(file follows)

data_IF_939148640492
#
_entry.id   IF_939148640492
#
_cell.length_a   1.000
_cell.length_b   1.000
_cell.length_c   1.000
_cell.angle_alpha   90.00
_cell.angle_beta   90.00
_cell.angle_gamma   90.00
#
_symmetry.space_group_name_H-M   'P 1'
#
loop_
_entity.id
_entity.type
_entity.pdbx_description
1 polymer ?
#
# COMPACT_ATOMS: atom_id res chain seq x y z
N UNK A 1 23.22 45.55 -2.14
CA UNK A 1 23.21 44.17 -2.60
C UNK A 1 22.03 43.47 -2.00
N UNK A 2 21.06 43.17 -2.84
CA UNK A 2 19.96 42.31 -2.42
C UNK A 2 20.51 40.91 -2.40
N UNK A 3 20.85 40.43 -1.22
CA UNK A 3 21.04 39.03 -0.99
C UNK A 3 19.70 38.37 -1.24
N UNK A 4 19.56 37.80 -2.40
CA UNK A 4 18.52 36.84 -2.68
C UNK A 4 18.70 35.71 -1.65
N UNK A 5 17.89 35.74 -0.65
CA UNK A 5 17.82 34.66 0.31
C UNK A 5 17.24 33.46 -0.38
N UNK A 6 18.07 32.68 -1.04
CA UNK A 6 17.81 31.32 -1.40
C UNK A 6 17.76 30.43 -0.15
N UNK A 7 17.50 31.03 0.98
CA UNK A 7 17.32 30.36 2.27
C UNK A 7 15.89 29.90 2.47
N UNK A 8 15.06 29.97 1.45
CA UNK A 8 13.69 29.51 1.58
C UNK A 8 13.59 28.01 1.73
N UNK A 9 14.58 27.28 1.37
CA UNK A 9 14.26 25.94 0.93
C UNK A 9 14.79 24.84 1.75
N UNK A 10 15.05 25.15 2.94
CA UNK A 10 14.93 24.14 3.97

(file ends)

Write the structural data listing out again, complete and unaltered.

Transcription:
data_IF_939148640492
#
_entry.id   IF_939148640492
#
_cell.length_a   1.000
_cell.length_b   1.000
_cell.length_c   1.000
_cell.angle_alpha   90.00
_cell.angle_beta   90.00
_cell.angle_gamma   90.00
#
_symmetry.space_group_name_H-M   'P 1'
#
loop_
_entity.id
_entity.type
_entity.pdbx_description
1 polymer ?
#
# COMPACT_ATOMS: atom_id res chain seq x y z
N UNK A 1 23.22 45.55 -2.14
CA UNK A 1 23.21 44.17 -2.60
C UNK A 1 22.03 43.47 -2.00
N UNK A 2 21.06 43.17 -2.84
CA UNK A 2 19.96 42.31 -2.42
C UNK A 2 20.51 40.91 -2.40
N UNK A 3 20.85 40.43 -1.22
CA UNK A 3 21.04 39.03 -0.99
C UNK A 3 19.70 38.37 -1.24
N UNK A 4 19.56 37.80 -2.40
CA UNK A 4 18.52 36.84 -2.68
C UNK A 4 18.70 35.71 -1.65
N UNK A 5 17.89 35.74 -0.65
CA UNK A 5 17.82 34.66 0.31
C UNK A 5 17.24 33.46 -0.38
N UNK A 6 18.07 32.68 -1.04
CA UNK A 6 17.81 31.32 -1.40
C UNK A 6 17.76 30.43 -0.15
N UNK A 7 17.50 31.03 0.98
CA UNK A 7 17.32 30.36 2.27
C UNK A 7 15.89 29.90 2.47
N UNK A 8 15.06 29.97 1.45
CA UNK A 8 13.69 29.51 1.58
C UNK A 8 13.59 28.01 1.73
N UNK A 9 14.58 27.28 1.37
CA UNK A 9 14.26 25.94 0.93
C UNK A 9 14.79 24.84 1.75
N UNK A 10 15.05 25.15 2.94
CA UNK A 10 14.93 24.14 3.97